Thus Pecker, whose eponymous hero (named because of his childhood habit of picking at his food) is a compulsive shutterbug, taking snapshots of everything and everyone he sees; his little sister is a shrieking sugar addict, his older sister a cheerful bartender in a gay hot-spot; his grandmother has a talking Virgin Mary in her room; his best friend is an inveterate shoplifter; his girlfriend, a laundromat clerk, is a ferocious stickler for the rules (“You can’t dye your clothes in my washers!”). Pecker has its flat-footed moments, and sometimes unfolds like a banal sitcom about the price of fame, but God is in the details, and these characters and their preoccupations could only emerge from one imagination.

Pecker (Edward Furlong, having fun with an atypically innocent role) captures whatever images catch his eye, however ugly or mundane. It doesn’t take long to figure out that Pecker is autobiographical, as Waters’ films since Hairspray have tended, more or less, to be. When Pecker displays his seemingly artless art, and when it’s discovered by a New York art dealer (Lili Taylor, who’s never looked more glam) and embraced by urban hipsters eager to demonstrate their cutting-edge taste, you know you’re seeing the origin story of Waters’ aesthetic and its gradual acceptance. Like Waters, Pecker makes unlikely stars of the unlovely and weird people surrounding him in Baltimore — a preconscious artist who just shoots whatever appeals to him.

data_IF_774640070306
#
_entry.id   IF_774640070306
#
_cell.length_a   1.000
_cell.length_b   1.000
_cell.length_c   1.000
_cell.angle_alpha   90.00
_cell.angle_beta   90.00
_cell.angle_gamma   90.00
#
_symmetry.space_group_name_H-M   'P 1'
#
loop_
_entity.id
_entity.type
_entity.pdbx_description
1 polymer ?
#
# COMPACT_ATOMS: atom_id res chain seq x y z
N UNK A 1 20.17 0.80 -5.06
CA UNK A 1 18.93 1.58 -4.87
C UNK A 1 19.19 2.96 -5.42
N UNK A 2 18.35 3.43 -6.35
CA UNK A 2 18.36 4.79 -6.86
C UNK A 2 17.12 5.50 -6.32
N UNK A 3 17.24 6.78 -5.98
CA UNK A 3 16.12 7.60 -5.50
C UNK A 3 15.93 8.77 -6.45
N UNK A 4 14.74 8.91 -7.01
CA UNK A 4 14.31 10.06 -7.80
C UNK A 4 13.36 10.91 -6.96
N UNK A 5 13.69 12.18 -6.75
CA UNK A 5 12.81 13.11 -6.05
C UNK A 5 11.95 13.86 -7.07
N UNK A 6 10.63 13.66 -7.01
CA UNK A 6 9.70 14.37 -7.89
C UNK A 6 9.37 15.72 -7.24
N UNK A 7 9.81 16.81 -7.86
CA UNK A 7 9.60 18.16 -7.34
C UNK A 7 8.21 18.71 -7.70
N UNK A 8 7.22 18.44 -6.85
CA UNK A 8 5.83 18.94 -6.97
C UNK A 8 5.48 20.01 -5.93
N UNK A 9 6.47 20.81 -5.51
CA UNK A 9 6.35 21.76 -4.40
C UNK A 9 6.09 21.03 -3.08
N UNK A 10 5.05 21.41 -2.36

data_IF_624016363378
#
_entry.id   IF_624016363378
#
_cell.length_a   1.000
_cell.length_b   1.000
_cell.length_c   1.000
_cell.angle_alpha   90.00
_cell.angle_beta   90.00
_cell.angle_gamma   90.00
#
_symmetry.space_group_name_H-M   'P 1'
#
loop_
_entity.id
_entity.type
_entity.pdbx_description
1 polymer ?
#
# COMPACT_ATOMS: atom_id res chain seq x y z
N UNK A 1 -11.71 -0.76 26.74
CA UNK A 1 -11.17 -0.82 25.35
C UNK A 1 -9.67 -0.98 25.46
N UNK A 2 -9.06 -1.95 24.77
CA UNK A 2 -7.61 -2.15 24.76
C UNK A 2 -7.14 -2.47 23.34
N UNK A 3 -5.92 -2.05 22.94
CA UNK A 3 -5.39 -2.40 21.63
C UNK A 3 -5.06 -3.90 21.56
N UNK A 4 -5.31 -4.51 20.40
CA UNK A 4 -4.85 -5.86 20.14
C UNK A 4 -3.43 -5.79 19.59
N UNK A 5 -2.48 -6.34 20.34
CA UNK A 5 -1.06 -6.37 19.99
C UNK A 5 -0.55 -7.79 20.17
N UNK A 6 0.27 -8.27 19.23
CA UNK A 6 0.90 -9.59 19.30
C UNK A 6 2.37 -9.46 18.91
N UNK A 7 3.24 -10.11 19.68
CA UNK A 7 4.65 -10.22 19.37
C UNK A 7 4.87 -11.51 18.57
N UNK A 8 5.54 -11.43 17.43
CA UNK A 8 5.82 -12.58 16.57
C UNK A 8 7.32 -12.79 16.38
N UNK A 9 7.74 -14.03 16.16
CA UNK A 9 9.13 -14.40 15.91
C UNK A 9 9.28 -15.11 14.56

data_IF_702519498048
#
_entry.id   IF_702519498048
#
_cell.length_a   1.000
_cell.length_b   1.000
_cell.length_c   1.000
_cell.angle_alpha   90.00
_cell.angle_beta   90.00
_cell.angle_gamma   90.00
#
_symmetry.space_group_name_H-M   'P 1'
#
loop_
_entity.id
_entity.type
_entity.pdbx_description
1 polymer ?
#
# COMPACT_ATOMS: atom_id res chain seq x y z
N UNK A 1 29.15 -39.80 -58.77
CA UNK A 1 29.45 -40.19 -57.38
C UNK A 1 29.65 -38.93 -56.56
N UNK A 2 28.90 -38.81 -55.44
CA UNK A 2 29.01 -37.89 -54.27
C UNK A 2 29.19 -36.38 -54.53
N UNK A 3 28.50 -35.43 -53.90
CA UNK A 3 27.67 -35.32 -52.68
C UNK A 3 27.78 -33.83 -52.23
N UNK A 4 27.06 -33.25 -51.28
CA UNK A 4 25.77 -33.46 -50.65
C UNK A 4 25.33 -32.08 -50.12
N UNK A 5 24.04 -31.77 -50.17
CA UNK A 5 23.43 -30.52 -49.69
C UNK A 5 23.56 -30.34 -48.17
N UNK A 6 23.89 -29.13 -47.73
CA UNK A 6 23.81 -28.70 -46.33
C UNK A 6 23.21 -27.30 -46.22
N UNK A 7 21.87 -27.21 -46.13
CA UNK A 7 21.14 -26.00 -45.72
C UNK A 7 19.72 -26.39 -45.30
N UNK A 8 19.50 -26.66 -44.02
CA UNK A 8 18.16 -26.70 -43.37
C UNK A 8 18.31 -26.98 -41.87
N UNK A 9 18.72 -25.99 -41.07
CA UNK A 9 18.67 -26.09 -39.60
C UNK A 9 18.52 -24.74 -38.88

The movie is fast and warmly generous towards just about everyone on the screen — even the art dealer, who in a lesser comedy might have been the villain, seems genuine in her fascination with Pecker’s work. (She wants to make him the next Diane Arbus — that’s her obsession. In Waters territory, anyone who’s obsessed with something can’t be all bad.) Like other twisted directors like David Lynch and David Cronenberg, Waters grew up in a perfectly normal and generally happy family, and his respect and love for Pecker’s oddball but supportive family links the movie to his previous effort, 1994’s Serial Mom, where Kathleen Turner’s husband and children adored her even when she started her killing sprees.